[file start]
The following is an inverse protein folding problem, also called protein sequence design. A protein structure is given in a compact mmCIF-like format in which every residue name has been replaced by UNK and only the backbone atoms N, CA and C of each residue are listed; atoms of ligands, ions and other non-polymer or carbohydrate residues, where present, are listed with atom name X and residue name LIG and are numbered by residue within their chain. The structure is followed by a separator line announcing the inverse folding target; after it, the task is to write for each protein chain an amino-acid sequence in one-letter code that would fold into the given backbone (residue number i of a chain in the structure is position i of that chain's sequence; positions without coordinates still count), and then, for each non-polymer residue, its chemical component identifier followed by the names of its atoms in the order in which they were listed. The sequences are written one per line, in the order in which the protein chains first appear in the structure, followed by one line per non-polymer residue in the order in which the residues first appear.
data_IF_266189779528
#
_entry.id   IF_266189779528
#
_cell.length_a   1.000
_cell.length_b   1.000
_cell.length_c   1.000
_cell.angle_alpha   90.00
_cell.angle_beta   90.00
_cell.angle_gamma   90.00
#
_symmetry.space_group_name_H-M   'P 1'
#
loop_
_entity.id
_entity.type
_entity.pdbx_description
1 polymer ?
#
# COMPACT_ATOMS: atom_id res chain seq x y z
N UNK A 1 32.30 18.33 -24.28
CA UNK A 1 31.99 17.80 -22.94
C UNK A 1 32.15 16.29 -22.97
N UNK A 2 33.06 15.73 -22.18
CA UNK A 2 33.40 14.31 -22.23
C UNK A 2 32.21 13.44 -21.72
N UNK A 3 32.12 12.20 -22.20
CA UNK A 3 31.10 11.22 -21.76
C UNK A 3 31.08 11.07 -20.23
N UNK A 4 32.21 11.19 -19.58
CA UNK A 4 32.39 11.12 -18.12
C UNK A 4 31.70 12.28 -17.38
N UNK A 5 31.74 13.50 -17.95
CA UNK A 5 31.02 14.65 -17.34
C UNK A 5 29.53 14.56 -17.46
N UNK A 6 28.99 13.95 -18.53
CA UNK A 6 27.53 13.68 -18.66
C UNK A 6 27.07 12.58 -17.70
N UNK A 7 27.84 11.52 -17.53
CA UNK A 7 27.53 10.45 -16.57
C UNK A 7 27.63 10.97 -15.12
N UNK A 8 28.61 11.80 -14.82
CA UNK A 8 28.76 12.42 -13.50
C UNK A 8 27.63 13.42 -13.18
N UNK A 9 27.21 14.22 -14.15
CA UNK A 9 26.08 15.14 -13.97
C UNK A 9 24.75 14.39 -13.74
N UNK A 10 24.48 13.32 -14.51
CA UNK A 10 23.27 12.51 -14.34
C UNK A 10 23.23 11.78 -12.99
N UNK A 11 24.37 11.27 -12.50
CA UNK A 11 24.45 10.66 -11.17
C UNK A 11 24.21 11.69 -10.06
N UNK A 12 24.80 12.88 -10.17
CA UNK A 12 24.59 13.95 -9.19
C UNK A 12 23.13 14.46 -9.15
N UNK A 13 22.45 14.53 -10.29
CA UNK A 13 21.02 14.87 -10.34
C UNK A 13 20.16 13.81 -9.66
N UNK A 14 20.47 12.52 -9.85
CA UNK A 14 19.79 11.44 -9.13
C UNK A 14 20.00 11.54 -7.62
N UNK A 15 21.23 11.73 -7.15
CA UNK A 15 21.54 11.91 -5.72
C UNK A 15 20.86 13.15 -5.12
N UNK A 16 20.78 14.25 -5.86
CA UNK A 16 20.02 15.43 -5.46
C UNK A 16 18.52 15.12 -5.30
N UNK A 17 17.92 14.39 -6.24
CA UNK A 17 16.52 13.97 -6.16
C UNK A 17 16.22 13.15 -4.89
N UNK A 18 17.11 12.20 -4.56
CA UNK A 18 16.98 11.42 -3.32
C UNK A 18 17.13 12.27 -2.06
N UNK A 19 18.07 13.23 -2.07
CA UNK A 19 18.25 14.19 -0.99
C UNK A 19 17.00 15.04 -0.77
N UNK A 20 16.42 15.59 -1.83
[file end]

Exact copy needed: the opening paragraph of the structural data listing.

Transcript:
The following is an inverse protein folding problem, also called protein sequence design. A protein structure is given in a compact mmCIF-like format in which every residue name has been replaced by UNK and only the backbone atoms N, CA and C of each residue are listed; atoms of ligands, ions and other non-polymer or carbohydrate residues, where present, are listed with atom name X and residue name LIG and are numbered by residue within their chain. The structure is followed by a separator line announcing the inverse folding target; after it, the task is to write for each protein chain an amino-acid sequence in one-letter code that would fold into the given backbone (residue number i of a chain in the structure is position i of that chain's sequence; positions without coordinates still count), and then, for each non-polymer residue, its chemical component identifier followed by the names of its atoms in the order in which they were listed. The sequences are written one per line, in the order in which the protein chains first appear in the structure, followed by one line per non-polymer residue in the order in which the residues first appear.